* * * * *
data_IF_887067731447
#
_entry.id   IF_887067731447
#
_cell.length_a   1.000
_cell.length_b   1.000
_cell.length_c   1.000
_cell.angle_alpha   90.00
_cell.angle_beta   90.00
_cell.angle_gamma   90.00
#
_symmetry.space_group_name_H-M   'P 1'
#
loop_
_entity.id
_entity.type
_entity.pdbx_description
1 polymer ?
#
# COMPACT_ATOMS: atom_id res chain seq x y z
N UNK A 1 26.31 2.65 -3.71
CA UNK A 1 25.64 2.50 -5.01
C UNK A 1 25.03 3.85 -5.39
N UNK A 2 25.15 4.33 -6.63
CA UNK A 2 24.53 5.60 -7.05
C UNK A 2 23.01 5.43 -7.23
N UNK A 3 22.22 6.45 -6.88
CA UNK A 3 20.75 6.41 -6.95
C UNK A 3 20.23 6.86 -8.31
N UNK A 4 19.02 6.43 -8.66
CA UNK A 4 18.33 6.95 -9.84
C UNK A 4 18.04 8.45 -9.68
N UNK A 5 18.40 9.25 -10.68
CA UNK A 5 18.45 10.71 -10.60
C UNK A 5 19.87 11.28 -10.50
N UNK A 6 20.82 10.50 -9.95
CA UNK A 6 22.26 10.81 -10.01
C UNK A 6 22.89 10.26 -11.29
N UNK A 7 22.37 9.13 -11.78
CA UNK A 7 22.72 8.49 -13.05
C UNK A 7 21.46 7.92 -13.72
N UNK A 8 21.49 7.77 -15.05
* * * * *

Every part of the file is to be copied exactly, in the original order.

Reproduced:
data_IF_887067731447
#
_entry.id   IF_887067731447
#
_cell.length_a   1.000
_cell.length_b   1.000
_cell.length_c   1.000
_cell.angle_alpha   90.00
_cell.angle_beta   90.00
_cell.angle_gamma   90.00
#
_symmetry.space_group_name_H-M   'P 1'
#
loop_
_entity.id
_entity.type
_entity.pdbx_description
1 polymer ?
#
# COMPACT_ATOMS: atom_id res chain seq x y z
N UNK A 1 26.31 2.65 -3.71
CA UNK A 1 25.64 2.50 -5.01
C UNK A 1 25.03 3.85 -5.39
N UNK A 2 25.15 4.33 -6.63
CA UNK A 2 24.53 5.60 -7.05
C UNK A 2 23.01 5.43 -7.23
N UNK A 3 22.22 6.45 -6.88
CA UNK A 3 20.75 6.41 -6.95
C UNK A 3 20.23 6.86 -8.31
N UNK A 4 19.02 6.43 -8.66
CA UNK A 4 18.33 6.95 -9.84
C UNK A 4 18.04 8.45 -9.68
N UNK A 5 18.40 9.25 -10.68
CA UNK A 5 18.45 10.71 -10.60
C UNK A 5 19.87 11.28 -10.50
N UNK A 6 20.82 10.50 -9.95
CA UNK A 6 22.26 10.81 -10.01
C UNK A 6 22.89 10.26 -11.29
N UNK A 7 22.37 9.13 -11.78
CA UNK A 7 22.72 8.49 -13.05
C UNK A 7 21.46 7.92 -13.72
N UNK A 8 21.49 7.77 -15.05